The phone-service price war has
swinging the ax again.
The Overland Park, Kan., telco said Friday that it will cut an additional 700 jobs in its business services unit. The cuts come on top of the
1,100 employees the company said it was letting go in June.
Sprint had 64,500 employees as of June.
Sprint blamed heavy competition, regulatory setbacks and shifting networking technology for its need to make a second round of job cuts in four months.
Sprint's latest cuts are similar to the staff reductions going on at embattled rivals
. AT&T is
cutting 20% of its workforce, and sources familiar with the company say deeper reductions are in the works.
MCI has also been struggling with eroding revenue; sales are down 15% from year-ago levels. The No. 2 business-services player has already cut 13,300 jobs this year and says it expects to slash 2,700 more by the end of the year.
In a research note Friday, Lehman Brothers analyst Blake Bath writes that the recent cutting spree "indicates that trends in the enterprise long distance segment of telecom remain very challenging, with significant price declines.
Persistent cuts have become a seemingly permanent condition in telecom over the past three years, as the industry continues to suffer from an oversupply of capacity and service providers. Shifting technology trends have also undercut the old-line players as voice-over-the-Internet and wireless calling gain popularity.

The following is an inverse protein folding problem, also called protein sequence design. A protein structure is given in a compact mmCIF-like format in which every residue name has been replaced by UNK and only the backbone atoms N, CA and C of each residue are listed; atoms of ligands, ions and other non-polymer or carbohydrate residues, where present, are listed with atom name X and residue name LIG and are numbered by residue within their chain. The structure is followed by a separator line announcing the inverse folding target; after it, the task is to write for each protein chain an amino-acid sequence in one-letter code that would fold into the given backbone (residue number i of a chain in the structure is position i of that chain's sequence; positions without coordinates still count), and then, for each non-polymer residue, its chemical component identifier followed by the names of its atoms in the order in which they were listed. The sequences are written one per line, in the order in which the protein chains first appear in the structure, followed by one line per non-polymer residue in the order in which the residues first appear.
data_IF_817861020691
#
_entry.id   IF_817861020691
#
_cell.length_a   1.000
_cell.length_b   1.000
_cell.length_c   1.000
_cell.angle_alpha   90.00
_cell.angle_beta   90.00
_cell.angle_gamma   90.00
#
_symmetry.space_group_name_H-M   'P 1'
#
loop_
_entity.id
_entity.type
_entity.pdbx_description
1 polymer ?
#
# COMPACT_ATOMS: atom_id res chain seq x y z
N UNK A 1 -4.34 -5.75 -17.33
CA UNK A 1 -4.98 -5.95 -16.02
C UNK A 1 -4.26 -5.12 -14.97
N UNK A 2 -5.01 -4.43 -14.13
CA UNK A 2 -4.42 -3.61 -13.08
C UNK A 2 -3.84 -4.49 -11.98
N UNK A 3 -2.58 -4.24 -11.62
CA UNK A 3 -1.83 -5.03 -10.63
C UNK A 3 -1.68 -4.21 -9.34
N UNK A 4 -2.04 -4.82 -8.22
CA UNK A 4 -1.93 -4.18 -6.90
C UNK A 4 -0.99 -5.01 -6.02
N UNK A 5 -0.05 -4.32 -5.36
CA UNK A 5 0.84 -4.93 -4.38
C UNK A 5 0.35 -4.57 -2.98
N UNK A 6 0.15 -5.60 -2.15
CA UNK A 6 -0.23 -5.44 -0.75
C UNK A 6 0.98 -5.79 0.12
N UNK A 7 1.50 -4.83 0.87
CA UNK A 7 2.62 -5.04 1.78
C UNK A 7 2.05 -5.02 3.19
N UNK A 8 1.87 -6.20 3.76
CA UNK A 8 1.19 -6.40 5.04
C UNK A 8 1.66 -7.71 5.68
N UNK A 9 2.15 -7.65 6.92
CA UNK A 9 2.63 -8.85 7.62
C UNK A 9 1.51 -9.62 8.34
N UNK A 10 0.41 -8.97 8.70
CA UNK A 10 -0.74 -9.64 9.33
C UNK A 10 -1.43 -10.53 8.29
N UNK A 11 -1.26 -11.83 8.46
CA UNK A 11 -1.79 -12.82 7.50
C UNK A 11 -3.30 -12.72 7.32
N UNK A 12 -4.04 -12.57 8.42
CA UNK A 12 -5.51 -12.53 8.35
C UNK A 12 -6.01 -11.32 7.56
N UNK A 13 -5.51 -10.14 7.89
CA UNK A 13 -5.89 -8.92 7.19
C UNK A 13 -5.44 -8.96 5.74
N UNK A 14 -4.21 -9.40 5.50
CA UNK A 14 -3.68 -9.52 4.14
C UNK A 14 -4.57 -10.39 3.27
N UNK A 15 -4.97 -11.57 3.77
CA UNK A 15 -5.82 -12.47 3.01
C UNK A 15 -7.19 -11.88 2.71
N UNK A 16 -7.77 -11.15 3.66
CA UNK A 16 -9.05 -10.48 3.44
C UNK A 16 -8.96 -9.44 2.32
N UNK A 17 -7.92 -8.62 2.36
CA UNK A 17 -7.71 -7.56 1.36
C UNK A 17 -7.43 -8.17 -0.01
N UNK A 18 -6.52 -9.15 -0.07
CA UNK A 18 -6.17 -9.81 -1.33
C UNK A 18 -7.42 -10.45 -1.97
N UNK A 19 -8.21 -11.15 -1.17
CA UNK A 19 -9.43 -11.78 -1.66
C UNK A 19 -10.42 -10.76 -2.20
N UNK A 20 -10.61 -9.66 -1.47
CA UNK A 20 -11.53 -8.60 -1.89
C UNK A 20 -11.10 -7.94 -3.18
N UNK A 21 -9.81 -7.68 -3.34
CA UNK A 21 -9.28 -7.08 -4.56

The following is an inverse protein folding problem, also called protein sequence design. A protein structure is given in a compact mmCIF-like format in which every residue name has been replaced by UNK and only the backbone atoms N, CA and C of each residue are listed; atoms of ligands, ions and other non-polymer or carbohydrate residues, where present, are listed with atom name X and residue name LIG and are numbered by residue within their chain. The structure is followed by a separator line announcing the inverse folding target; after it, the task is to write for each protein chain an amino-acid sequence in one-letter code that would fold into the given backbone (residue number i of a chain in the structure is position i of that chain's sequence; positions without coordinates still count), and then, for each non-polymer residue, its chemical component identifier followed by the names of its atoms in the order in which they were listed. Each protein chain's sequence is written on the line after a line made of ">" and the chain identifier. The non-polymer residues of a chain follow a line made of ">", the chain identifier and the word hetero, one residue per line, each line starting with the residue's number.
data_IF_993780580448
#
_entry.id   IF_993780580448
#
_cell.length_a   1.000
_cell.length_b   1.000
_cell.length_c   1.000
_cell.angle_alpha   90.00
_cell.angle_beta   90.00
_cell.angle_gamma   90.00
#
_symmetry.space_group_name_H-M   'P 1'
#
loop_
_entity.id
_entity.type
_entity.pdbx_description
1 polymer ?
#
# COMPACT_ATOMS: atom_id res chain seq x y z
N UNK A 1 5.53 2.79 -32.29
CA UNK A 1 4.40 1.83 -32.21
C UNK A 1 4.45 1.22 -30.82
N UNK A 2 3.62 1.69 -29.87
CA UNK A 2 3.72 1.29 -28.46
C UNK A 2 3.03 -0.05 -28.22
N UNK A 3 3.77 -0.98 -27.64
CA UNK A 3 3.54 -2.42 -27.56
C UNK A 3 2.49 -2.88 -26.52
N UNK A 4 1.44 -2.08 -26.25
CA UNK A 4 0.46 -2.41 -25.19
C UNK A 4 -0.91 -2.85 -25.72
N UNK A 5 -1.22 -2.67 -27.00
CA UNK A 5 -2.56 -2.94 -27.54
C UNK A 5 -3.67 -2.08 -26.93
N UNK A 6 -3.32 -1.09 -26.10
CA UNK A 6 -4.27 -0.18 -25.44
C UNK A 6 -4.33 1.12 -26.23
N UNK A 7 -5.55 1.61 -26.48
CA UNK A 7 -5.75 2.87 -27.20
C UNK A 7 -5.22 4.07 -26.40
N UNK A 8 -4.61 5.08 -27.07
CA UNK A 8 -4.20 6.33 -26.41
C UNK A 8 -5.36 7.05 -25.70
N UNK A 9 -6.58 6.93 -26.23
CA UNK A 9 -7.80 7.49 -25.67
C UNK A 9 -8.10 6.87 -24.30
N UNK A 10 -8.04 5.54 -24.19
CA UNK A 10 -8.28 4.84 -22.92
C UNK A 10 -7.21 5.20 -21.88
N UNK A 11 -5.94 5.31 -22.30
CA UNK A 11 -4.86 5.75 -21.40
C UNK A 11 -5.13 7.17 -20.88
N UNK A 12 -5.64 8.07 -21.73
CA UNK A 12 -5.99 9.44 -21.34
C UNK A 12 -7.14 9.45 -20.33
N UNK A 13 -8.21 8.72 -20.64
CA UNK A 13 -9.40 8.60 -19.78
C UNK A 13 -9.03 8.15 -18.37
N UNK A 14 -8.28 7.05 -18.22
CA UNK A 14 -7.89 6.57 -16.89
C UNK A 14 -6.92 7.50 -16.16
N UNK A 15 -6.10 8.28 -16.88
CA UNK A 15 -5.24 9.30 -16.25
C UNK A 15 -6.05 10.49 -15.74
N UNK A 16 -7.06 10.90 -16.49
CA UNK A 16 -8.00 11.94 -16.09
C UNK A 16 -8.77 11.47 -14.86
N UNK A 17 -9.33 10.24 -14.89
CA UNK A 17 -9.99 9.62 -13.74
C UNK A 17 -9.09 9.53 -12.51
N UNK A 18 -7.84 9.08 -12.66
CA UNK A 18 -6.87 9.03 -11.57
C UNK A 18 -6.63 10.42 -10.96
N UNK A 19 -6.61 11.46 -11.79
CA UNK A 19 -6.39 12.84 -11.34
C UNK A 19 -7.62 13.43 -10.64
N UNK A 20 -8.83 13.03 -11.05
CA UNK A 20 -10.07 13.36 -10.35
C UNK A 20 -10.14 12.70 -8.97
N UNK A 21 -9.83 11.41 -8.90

Sprint says it plans to take a network asset writedown related to the shrinking value of its operation when it reports third-quarter earnings Tuesday. The company didn't indicate how big its writedown would be. Otherwise, Sprint expects to report adjusted profit that exceeds the 21 cents analysts are looking for.
"The marketplace has changed dramatically, and it is important that we seize the opportunities that our unique portfolio of wireless and wireline assets allows us to offer," business services chief Howard Janzen said in a press release.
Early Friday, the stock rose 19 cents to $20.49.